There was a faint light in the distance and I squinted into the darkness ahead to try and see where it was coming from. As I approached the source of the light, I saw that its dull, yellow glow came from underneath the bonnet of a family-sized saloon car which had stopped in the fast lane of the opposite carriageway of the motorway. As I neared and made my way across the central reservation, I saw that the light came from a little gas-powered camping lantern and that someone was working on the engine of the car in a desperate attempt to try and get the vehicle restarted. The sound of my shuffling footsteps on the dry ground disturbed the body under the bonnet and a chubby, middle-aged man lifted himself up to face me. He wiped his sweat-covered forehead and squinted into the darkness with his deep-set, piggy eyes.
'Don't suppose you know anything about cars, do you?' he asked as he dried his wet hands on the back of his grease-stained, cotton trousers. I walked over to the car and looked down at the idle engine.
'Not really,' I said, truthfully. I had not spoken for hours and my voice sounded dry, hoarse and tired. I cleared my throat before speaking again. 'I know how to put petrol in and how to change a tyre if I'm really pushed, but other than that...'
My voice trailed away into silence as I realised that the man was staring at me. The look on his face was identical to the expression of disgust that I had shown to the tramp in the toilets at the service station and I looked down at myself in the dull glow of the little lamp. The afternoon had taken its toll on my appearance and I had stripped down until I wore only a soggy, sweat-soaked T-shirt and loose, baggy trousers. On my feet, my trainers were battered and worn and the big toe of my left foot had started to poke out where the sole had begun to separate from the rest of the shoe. For some reason, almost instinctively, I apologised.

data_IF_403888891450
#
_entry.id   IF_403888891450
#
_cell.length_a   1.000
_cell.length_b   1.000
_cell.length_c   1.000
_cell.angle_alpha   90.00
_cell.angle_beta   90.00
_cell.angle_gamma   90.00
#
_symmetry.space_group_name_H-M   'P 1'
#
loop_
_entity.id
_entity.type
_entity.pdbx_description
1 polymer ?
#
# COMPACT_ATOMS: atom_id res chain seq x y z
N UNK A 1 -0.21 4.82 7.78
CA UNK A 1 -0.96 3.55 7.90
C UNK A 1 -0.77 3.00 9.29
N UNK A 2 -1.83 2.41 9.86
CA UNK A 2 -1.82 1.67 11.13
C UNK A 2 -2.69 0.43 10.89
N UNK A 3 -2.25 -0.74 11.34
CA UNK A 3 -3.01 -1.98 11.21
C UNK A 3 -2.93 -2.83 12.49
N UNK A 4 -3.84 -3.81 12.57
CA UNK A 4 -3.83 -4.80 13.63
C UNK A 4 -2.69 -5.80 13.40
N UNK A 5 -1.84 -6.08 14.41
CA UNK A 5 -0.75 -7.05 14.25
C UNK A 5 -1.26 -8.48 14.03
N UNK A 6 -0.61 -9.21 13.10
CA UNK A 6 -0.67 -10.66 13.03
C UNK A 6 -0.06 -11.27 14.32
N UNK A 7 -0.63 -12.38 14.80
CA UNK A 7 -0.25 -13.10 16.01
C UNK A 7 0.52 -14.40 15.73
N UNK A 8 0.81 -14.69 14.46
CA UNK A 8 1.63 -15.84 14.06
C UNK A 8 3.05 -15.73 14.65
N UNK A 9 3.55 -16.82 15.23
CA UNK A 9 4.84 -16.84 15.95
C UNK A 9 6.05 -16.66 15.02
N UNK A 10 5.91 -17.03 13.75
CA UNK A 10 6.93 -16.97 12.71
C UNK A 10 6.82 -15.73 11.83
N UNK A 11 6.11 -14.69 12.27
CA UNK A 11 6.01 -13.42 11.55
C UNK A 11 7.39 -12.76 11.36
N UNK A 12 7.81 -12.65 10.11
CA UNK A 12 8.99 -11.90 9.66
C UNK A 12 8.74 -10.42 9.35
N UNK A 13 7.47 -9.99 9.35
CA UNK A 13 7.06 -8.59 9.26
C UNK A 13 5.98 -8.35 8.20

'I'm sorry I look like this,' I said. 'I've been walking all afternoon.'
The man turned away from me and returned his full attention to the car once more. It was obvious from his manner that, if I could not help him, then he did not want to be bothered with me. I took a couple of steps back away from the car and leant on my umbrella for support. Since sunset I had been using it as a makeshift walking stick which had taken some of the strain off my weary feet.
'Bloody thing's dead,' he snapped and he threw a greasy, oil-covered rag down to the ground in anger and frustration. 'I've got to get this lot to her sister's before tomorrow lunchtime and we've been stuck here since half-twelve.'
The man nodded his head towards the interior of the car and I peered around the open bonnet to see a pretty young woman sat in the passenger seat. She smiled at me politely but I could tell from her expression that she too was unsure of my ragged appearance. From the back of the car came constant sounds of moaning and fighting and I was just able to make out a little boy and girl squabbling over an exhausted Yorkshire terrier dog who panted in the suffocating heat as his fur was pulled in all directions. The occupants of the back seat did not even notice me watching and I returned my attention to the man under the bonnet. I decided to risk my theory concerning the pulse's effects on him.
'I don't think you're going to get it started,' I said, taking care to lower my voice so that I did not alarm the passengers in the car. 'I think that the heat and light earlier must have done something to knock all the circuits out. My car died on me as well.'
The man shook his head. He seemed ignorant and uninterested but I was sure that he too must have noticed that all of the cars had suddenly stopped. I looked quickly around and it became obvious that, from where we stood, no other cars could be seen.
'You're talking rubbish, lad. That light was bloody hours ago. Besides, how could that have done any harm?'
I shrugged my shoulders as I was unable to offer any scientific proof or explanation to support my theory. He was right - it could easily have just been coincidence.